Thanks everybody. I am currently in Europe but I want a post-doc position in USA. I will attend a congress in USA next month, and they invited me for an interview after that. They even do not want to cover the costs within USA. They said it is not common now in USA to pay interview by the PIs. I am required to send them a proposal before that. How about I send them a proposal but tell them I won't come unless the travel and accommodation are paid?

Another thing, I stated very clearly in my application that I am pursuing a post-doc position, but they only talked about a "research fellow" position. Is there any difference? Maybe research fellow is lower paid?

Should I go for a post-doc interview?

Postby Maria » Wed Oct 12, 2005 1:06 pm

Hi Bo,

I'm from Europe as well and I got a postdoc position in USA 1.5 years ago. This is how it worked for me: I contacted by email about 10 PIs whose work I really liked. 7 of them replied (and only 1 of them had advertised for a position!). 6 of them were attending this big conference in the USA the following month, so I went there (I paid myself obviously) and interviewed with all of them in person. Mind you it was a brief interview and I think they mostly wanted to see that I was real and could speak decent english. 5 of them were interested in hiring me, but it turned out that only 4 had already funded grants for the position. I especially liked 2 labs/PI and I told them up front (mine is a small field, they collaborate and work in the same city!). They decided that in order to get a feeling of where to go I should visit the labs and talk to the people there. They let me go back to Europe and arranged for a 1 week visit (3 days in 1 lab, 3 days in the other). I had to pay upfront for the flight (not the hotel or meals) but by the end of the week I had already received a check for reimbursement.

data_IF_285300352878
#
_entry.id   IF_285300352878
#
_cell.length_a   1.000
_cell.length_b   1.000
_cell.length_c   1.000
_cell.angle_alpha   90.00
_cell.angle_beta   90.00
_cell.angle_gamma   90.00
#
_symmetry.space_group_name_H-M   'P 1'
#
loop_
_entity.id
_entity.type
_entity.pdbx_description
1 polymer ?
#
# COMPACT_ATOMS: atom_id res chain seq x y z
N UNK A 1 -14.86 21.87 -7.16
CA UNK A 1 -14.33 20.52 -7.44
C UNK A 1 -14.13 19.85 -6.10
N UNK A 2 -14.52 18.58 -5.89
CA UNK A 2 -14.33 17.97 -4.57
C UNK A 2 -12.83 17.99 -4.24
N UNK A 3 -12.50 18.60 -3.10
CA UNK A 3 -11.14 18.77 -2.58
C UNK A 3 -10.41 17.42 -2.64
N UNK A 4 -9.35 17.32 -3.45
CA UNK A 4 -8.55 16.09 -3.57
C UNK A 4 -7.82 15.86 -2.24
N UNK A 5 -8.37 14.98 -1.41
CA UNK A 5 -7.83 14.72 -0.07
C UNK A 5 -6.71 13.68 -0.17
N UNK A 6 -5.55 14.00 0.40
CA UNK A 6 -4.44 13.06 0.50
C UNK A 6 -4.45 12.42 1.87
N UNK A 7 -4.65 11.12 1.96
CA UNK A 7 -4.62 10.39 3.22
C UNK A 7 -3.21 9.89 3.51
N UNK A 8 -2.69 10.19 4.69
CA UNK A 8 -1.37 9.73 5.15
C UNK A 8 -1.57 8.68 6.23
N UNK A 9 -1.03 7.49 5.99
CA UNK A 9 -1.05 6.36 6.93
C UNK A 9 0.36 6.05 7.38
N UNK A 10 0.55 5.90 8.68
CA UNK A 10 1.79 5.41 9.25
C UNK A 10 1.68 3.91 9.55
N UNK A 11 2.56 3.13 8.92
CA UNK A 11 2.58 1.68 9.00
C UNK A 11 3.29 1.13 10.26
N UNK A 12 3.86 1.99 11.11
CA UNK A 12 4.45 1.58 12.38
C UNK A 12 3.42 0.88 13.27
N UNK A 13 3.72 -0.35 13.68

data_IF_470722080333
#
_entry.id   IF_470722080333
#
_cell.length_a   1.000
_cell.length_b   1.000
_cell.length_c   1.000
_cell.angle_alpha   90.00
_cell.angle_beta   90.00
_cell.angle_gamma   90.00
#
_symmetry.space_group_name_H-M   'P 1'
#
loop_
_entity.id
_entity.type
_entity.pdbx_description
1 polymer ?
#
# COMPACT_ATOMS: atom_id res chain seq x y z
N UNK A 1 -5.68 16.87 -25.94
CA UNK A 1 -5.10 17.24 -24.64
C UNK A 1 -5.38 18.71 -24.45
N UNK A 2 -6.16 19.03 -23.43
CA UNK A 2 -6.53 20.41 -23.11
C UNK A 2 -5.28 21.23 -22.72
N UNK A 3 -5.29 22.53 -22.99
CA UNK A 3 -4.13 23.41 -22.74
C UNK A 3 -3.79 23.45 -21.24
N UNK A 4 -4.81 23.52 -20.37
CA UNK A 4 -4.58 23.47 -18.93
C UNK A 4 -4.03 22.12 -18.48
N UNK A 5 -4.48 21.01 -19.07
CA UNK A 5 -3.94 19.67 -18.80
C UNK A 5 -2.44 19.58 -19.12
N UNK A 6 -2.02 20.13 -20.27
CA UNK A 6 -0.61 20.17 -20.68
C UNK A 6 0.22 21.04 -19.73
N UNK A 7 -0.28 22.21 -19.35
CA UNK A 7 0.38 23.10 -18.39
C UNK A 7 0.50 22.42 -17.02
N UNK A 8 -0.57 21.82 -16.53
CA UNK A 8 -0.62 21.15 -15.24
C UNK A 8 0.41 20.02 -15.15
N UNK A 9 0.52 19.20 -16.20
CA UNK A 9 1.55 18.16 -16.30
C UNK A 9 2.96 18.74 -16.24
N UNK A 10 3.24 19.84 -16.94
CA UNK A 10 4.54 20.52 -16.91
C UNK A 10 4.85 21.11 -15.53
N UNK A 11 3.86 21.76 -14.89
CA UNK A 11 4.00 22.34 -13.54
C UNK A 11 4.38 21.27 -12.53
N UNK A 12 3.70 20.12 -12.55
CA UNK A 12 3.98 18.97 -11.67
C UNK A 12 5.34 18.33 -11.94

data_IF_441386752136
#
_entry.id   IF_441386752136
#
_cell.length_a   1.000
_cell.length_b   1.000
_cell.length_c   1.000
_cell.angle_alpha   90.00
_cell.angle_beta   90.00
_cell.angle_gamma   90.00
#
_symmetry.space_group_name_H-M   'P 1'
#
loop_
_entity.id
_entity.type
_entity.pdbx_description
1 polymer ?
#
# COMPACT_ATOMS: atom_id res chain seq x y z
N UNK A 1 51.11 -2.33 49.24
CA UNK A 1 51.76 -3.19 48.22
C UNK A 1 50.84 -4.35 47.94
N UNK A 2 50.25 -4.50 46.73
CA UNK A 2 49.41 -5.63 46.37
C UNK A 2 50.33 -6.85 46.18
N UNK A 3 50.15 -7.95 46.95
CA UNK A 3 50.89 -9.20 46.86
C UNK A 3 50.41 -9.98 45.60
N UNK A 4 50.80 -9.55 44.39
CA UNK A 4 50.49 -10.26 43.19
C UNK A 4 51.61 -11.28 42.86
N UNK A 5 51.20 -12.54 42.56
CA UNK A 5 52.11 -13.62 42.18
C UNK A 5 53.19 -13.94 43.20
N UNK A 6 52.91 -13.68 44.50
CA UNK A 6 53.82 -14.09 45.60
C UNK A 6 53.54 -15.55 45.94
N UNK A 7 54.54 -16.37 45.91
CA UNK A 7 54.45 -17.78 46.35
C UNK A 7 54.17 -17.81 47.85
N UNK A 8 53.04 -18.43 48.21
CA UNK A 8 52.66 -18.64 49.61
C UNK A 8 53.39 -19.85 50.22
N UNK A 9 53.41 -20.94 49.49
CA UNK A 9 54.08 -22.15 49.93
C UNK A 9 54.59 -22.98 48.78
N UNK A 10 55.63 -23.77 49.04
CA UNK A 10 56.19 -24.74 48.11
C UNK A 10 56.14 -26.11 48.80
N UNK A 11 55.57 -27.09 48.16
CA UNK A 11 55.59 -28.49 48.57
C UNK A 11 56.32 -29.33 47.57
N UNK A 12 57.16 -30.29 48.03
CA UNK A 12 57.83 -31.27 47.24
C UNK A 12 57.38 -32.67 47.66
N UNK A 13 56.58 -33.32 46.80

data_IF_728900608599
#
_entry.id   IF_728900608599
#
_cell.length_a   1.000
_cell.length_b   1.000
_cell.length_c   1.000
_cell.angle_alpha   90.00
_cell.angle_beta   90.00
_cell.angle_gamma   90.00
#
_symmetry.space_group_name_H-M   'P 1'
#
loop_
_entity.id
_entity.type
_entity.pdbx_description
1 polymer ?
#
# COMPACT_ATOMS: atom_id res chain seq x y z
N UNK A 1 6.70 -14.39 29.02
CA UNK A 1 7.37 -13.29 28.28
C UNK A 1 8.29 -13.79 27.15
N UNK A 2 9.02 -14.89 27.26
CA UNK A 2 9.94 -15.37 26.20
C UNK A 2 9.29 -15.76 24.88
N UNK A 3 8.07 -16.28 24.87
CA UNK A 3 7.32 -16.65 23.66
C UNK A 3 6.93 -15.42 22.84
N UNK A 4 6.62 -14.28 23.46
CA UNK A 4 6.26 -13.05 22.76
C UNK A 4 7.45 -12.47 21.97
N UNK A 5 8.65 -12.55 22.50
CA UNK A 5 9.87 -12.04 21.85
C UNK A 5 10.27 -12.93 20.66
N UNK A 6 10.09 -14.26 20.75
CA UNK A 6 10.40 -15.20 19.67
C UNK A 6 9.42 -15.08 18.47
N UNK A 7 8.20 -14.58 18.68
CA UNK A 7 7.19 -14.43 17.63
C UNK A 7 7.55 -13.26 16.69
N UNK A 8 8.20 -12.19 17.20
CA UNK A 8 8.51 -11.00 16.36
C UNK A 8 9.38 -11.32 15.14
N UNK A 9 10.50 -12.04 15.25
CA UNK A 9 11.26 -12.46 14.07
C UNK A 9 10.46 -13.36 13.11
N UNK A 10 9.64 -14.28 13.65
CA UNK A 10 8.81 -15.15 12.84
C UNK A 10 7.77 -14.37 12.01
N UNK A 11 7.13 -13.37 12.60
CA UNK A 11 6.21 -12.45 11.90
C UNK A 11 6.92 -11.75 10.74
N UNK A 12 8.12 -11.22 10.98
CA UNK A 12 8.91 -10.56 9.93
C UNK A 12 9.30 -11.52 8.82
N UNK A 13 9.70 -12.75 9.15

I recognize that I was probably lucky, but you should not pay for travelling to interviews, even now, even with the current funding situation. If they cannot spare 600$ to fly you in, how will they deal with unexpected expenses during your research? (not to mention salary!)

Best of luck
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Should I go for a post-doc interview?

Postby MPB » Wed Oct 12, 2005 2:00 pm

This person is either clueless or lying to you. It is certainly common practice, and nearly uniform practice, to pay for post-doc candidates to come to an interview from within the US, and it also not unusual to pay for people to come from outside the US. I worked in a lab where we were interested in a post-doc candidate from England and another who I think was in Sweden, and we flew them both in for interviews. I and others here had numerous post-doc interviews and never paid for one myself.

To summarize, there are 3 reasons for not paying for a candidate to come to an interview.

1. Ego. "I'm the guy who put [insert pathway that 5 people have heard of] on the map. I don't need to pay for candidates to come interview in my lab, I get plenty of applicants as it is."

2. Lack of interest in the candidate. "Well, I'm not really interested in this guy, but if he's willing to pay his own way, I guess it won't hurt me to talk to him."

3. Lack of funding.

All of these reasons spell trouble for a prospective post-doc.

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Should I go for a post-doc interview?

Postby Kelly » Wed Oct 12, 2005 2:33 pm

I agree with everything everyone has written about paying your own way for a post-doc interview: it doesn't bode well. If you can schedule an on-site interview at a meeting that you are already attending, maaayyybeee but paying for someone to interview is a relatively small investment compared to salary for 3-5 years.

About ideas: just because they might have their own ideas doesn't mean yours are better and doesn't mean they have already thought about them. Don't sell yourself short. As I have said before; apply free milk and cow principles.

What I would say in these circumstances is:

1. I haven't really used method X that your lab does so well or I haven't really worked with Y model system.
2. I was hoping we might identify a project for me to start with from your current experimental line-up.
3. then we could start to think about experiments that dovetail from this.

I rarely tell others the directions of my thinking or what I have lined up experimentally. My only exception to this is if I see a poster or talk at a meeting in a very preliminary stage and I already have the work done and am ready to submit/have submitted. this gives them a heads up so they can build on to their study for something new. Otherwise, a poor post-doc is grinding away only to find themselves with a duplicate study.